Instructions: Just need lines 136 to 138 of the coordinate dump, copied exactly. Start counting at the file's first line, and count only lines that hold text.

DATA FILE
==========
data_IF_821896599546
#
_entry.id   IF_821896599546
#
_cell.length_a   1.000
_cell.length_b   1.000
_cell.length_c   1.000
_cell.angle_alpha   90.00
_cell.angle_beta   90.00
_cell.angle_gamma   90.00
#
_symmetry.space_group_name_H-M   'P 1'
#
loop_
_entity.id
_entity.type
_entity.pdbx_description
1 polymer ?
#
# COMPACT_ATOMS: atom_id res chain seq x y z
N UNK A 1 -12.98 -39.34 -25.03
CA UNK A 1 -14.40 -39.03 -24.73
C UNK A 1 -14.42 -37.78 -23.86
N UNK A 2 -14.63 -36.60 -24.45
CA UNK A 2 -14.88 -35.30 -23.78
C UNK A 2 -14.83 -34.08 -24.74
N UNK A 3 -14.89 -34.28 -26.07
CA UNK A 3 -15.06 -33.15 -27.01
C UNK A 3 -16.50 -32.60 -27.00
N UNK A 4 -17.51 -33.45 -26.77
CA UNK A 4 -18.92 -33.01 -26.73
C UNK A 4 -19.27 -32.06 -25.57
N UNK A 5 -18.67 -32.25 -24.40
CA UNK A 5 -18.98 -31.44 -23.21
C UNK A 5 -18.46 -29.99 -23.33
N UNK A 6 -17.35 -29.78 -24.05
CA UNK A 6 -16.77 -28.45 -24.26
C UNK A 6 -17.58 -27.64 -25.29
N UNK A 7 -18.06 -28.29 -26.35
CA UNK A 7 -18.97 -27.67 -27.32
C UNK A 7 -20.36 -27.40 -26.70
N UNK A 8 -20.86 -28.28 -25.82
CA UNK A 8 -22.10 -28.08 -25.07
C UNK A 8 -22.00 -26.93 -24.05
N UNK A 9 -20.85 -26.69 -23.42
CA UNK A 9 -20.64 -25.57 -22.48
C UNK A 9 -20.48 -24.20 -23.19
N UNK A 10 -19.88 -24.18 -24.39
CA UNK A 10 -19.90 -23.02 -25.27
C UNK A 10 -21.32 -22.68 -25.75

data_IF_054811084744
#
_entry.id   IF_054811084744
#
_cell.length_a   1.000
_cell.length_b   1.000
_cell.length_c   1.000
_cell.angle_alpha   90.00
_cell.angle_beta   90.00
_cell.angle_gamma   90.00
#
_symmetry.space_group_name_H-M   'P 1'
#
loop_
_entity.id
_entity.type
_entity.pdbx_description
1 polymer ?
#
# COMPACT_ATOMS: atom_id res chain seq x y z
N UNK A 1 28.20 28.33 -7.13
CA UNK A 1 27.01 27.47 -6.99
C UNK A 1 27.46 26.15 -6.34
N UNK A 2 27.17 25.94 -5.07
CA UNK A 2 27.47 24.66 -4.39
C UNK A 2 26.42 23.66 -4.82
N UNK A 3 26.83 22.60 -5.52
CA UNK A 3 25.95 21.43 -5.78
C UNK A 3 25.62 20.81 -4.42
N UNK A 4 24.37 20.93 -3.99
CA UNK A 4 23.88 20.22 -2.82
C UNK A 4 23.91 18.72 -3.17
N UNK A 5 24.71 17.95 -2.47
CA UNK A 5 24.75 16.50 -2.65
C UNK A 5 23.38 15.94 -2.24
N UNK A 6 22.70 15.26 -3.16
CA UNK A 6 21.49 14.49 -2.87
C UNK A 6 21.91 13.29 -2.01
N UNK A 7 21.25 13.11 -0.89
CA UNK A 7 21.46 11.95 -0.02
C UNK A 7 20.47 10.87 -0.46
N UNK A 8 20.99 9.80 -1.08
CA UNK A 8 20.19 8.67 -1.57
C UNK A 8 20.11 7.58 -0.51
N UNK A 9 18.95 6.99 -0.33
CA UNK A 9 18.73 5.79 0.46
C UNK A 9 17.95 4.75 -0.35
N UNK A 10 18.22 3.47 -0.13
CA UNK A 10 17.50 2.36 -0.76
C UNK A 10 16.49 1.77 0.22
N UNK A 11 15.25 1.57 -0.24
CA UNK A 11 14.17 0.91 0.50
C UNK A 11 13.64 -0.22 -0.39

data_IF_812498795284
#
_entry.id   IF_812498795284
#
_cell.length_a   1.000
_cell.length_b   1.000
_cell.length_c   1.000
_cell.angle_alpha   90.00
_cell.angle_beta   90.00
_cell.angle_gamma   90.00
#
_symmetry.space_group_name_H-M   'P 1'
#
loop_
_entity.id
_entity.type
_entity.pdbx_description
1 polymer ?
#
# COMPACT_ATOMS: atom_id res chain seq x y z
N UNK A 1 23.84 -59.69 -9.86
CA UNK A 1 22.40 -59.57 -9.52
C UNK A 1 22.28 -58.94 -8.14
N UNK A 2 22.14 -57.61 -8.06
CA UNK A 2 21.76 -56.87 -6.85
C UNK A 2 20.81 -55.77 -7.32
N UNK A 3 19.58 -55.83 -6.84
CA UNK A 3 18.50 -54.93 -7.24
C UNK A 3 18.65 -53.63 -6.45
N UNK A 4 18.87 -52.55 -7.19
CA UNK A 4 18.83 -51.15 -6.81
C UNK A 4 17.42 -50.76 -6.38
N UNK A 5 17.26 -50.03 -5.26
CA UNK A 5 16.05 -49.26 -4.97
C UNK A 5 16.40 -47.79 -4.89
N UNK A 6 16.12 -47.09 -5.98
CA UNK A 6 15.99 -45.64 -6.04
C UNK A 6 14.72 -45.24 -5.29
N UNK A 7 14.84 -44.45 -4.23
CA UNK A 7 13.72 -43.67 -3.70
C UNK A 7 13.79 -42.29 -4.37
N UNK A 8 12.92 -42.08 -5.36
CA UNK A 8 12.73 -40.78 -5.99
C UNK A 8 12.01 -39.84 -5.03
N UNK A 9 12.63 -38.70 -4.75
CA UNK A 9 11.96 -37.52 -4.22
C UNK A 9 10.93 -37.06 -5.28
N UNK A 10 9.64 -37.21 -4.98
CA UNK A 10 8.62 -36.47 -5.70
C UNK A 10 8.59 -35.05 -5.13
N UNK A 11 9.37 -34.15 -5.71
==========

N UNK A 5 17.26 -50.03 -5.26
CA UNK A 5 16.05 -49.26 -4.97
C UNK A 5 16.40 -47.79 -4.89